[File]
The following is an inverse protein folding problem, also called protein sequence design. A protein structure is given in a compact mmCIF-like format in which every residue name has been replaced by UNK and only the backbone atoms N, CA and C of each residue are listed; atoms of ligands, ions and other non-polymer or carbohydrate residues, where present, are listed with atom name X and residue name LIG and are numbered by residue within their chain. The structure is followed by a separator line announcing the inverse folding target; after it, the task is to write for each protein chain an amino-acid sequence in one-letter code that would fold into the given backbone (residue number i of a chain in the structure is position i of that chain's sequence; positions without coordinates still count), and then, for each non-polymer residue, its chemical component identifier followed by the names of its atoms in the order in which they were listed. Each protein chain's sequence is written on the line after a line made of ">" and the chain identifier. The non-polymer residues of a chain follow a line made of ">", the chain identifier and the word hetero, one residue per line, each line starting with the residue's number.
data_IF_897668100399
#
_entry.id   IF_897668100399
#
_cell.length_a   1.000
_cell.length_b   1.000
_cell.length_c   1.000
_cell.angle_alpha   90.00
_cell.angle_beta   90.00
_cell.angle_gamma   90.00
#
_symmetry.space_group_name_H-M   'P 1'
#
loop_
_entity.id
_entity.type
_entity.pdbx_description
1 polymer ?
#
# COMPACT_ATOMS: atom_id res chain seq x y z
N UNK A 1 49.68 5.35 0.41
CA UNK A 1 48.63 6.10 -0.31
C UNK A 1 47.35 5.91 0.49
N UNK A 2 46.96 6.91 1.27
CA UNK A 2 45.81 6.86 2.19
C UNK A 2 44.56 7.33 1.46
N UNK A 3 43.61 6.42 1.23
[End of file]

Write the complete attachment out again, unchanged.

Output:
The following is an inverse protein folding problem, also called protein sequence design. A protein structure is given in a compact mmCIF-like format in which every residue name has been replaced by UNK and only the backbone atoms N, CA and C of each residue are listed; atoms of ligands, ions and other non-polymer or carbohydrate residues, where present, are listed with atom name X and residue name LIG and are numbered by residue within their chain. The structure is followed by a separator line announcing the inverse folding target; after it, the task is to write for each protein chain an amino-acid sequence in one-letter code that would fold into the given backbone (residue number i of a chain in the structure is position i of that chain's sequence; positions without coordinates still count), and then, for each non-polymer residue, its chemical component identifier followed by the names of its atoms in the order in which they were listed. Each protein chain's sequence is written on the line after a line made of ">" and the chain identifier. The non-polymer residues of a chain follow a line made of ">", the chain identifier and the word hetero, one residue per line, each line starting with the residue's number.
data_IF_897668100399
#
_entry.id   IF_897668100399
#
_cell.length_a   1.000
_cell.length_b   1.000
_cell.length_c   1.000
_cell.angle_alpha   90.00
_cell.angle_beta   90.00
_cell.angle_gamma   90.00
#
_symmetry.space_group_name_H-M   'P 1'
#
loop_
_entity.id
_entity.type
_entity.pdbx_description
1 polymer ?
#
# COMPACT_ATOMS: atom_id res chain seq x y z
N UNK A 1 49.68 5.35 0.41
CA UNK A 1 48.63 6.10 -0.31
C UNK A 1 47.35 5.91 0.49
N UNK A 2 46.96 6.91 1.27
CA UNK A 2 45.81 6.86 2.19
C UNK A 2 44.56 7.33 1.46
N UNK A 3 43.61 6.42 1.23